The steak was followed by a holy trinity of house sorbets – chocolate, vanilla and pistachio. Smooth, creamy, lovely. They made up for the gristle. All in all a fine night, and for five minutes I thought I was in Sydney. That’s quite an achievement.
Five days ago, I was one of only five Aussies in a room full of Kiwis watching New Zealand slaughter the Australian rugby team. Where were all the patriotic Wallabies? Now I know. They were all at the new venture opened by Australian chef and entrepreneur extraordinaire David Laris. Every table was full, and Australian accents were twanging all over the room. At least we’re patriotic when it comes to what matters most – food.
The Purple Onion is at the end of a lovely French Concession residential lane off Huashan Lu, inside the ground floor of an old lane house with a beautiful and private enclosed courtyard. A large and leafy tree shades the courtyard in the daytime and will make it a great place for a long lunch, once the temperature drops below 40 degrees.
Inside, in the cool, the interior is very sophisticated with shades of black and dark plum. The menu is good Australian bistro style – fresh, fresh, fresh ingredients, light flavours, cooked to perfection. I was in raptures over a starter of sardines on toast – two big plump sardines, salt-grilled, and served on a bed of sweet thick tomato sauce spread on a piece of crisp Turkish bread. Beats anything you can get from a tin with a roll-top lid.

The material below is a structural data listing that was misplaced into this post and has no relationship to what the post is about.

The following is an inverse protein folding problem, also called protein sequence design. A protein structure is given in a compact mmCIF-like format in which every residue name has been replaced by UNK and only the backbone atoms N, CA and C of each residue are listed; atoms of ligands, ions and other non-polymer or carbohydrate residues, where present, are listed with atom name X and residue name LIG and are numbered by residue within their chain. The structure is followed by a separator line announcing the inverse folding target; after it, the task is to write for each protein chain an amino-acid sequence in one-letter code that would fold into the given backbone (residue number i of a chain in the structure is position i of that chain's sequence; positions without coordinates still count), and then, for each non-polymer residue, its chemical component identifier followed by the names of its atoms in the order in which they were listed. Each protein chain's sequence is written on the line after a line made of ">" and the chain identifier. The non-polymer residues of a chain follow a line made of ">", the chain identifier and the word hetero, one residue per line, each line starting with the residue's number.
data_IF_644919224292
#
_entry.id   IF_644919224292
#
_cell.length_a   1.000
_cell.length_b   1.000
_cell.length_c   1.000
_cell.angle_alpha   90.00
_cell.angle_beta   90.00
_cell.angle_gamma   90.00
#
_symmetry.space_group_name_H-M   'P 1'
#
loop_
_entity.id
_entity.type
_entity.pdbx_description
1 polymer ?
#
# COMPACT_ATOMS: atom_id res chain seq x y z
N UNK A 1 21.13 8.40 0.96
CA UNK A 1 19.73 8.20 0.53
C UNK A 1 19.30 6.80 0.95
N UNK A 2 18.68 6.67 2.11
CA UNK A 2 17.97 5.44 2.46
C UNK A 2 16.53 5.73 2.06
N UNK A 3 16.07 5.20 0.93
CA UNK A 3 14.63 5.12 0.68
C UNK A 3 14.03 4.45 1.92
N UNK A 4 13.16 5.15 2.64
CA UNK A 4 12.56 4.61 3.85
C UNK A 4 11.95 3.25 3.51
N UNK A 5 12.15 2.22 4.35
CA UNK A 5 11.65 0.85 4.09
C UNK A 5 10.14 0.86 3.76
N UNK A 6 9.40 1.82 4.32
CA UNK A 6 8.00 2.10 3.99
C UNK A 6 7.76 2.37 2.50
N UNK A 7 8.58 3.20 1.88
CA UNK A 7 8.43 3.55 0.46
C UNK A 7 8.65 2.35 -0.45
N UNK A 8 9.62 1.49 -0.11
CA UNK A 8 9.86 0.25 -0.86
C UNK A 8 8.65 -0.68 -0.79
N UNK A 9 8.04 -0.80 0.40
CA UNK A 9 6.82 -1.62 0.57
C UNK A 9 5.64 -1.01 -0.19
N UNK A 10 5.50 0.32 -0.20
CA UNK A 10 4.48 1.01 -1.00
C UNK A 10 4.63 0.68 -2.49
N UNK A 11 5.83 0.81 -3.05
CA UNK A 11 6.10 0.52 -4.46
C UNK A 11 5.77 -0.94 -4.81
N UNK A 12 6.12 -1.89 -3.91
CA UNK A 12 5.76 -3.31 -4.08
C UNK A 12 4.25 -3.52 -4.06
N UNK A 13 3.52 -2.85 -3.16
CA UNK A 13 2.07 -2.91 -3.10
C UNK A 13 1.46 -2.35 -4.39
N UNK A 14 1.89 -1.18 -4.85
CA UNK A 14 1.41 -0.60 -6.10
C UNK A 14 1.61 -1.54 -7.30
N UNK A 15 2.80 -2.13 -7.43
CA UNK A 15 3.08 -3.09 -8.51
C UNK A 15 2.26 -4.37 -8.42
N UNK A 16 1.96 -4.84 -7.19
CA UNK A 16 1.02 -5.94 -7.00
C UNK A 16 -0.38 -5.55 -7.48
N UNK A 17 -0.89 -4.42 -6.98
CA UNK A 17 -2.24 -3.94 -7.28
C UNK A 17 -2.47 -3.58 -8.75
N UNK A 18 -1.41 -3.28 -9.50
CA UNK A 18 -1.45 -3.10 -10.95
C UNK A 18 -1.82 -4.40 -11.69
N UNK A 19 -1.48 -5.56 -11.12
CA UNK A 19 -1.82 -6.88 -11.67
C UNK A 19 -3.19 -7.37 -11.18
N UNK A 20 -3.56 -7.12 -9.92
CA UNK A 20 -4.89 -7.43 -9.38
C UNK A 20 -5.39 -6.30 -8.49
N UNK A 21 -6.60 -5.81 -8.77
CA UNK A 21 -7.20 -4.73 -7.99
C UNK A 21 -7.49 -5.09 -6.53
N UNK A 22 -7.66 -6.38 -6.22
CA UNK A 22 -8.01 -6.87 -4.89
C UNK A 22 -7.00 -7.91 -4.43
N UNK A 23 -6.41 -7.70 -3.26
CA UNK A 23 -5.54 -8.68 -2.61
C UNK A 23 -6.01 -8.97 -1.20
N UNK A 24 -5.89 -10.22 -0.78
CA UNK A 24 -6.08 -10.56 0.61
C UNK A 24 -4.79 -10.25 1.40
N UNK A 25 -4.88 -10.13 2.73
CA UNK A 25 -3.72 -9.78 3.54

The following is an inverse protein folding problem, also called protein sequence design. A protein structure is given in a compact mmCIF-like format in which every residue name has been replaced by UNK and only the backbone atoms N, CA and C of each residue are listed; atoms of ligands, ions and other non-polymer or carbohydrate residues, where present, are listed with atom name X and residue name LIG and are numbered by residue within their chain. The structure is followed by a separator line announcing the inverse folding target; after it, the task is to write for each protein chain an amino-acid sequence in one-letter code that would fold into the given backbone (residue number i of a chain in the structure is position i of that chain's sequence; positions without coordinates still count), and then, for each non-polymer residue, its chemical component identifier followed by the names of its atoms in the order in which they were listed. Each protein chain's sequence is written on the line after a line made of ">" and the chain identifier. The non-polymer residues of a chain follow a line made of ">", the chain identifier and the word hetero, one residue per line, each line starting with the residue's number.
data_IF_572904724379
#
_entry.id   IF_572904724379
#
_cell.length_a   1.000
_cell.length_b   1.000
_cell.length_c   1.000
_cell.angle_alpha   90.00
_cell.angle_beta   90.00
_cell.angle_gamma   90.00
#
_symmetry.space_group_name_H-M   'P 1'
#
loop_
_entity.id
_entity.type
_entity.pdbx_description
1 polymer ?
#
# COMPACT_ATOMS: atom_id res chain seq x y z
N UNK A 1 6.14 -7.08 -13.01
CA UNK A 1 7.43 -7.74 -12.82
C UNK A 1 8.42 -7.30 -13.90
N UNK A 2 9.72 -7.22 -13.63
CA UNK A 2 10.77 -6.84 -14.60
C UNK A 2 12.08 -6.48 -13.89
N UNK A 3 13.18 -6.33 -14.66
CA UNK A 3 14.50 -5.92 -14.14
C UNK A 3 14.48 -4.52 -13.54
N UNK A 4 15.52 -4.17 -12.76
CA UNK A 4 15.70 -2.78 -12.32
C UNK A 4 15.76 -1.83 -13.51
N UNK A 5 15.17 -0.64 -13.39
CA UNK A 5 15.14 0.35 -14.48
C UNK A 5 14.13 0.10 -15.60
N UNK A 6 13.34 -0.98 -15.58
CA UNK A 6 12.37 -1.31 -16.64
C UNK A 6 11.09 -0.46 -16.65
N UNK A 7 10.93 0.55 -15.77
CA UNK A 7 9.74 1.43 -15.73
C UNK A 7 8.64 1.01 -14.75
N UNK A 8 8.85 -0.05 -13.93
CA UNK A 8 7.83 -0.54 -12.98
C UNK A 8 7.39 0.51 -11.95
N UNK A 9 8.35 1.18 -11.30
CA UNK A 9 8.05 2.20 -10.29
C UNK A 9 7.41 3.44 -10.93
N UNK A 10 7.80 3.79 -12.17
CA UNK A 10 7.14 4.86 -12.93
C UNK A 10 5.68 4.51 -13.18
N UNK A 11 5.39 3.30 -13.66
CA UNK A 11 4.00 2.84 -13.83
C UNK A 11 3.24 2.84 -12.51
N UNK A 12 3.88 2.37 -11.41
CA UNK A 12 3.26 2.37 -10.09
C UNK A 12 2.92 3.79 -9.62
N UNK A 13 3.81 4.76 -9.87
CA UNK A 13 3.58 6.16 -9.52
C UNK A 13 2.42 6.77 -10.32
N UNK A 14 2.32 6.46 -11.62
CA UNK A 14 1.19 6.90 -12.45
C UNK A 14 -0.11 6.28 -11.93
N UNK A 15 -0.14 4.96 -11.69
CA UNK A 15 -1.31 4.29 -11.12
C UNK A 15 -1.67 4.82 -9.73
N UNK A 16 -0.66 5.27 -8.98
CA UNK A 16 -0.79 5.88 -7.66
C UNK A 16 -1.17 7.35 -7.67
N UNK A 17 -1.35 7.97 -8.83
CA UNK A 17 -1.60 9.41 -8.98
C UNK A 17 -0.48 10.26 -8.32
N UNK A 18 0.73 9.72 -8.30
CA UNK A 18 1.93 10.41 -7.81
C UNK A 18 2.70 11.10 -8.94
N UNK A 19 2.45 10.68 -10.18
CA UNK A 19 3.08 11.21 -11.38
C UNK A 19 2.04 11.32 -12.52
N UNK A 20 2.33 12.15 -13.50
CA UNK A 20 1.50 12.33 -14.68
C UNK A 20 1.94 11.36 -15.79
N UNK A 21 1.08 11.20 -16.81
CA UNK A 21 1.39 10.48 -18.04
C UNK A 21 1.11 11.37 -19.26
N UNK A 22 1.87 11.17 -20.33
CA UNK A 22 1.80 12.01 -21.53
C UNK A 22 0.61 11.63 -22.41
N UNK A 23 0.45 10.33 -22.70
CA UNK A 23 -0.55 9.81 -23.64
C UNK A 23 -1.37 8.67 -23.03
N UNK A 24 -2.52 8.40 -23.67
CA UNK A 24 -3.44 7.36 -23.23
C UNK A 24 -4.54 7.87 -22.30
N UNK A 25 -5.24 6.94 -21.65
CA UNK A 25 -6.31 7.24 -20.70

For the main course I chose the plump rib eye steak. It was served sliced, in all is medium rare glory, on a heavy square wooden platter, and with a crisp rocket, cress and herb side salad and three separate sauces – the afore-mentioned tomato, the house-special purple onion marmalade, and cafe de paris butter. After months of eating nothing but pork, I would have been happy with cracked pepper on my steak, but the sauces were all delicious. The only quibble was this – if you’re planning on charging 228 yuan for a steak ($36), it shouldn’t come with untrimmed gristle around the edges. When everything else is so well presented, it is a shame to send the wooden platter back to the kitchen with a small mound of chewed gristle on the side.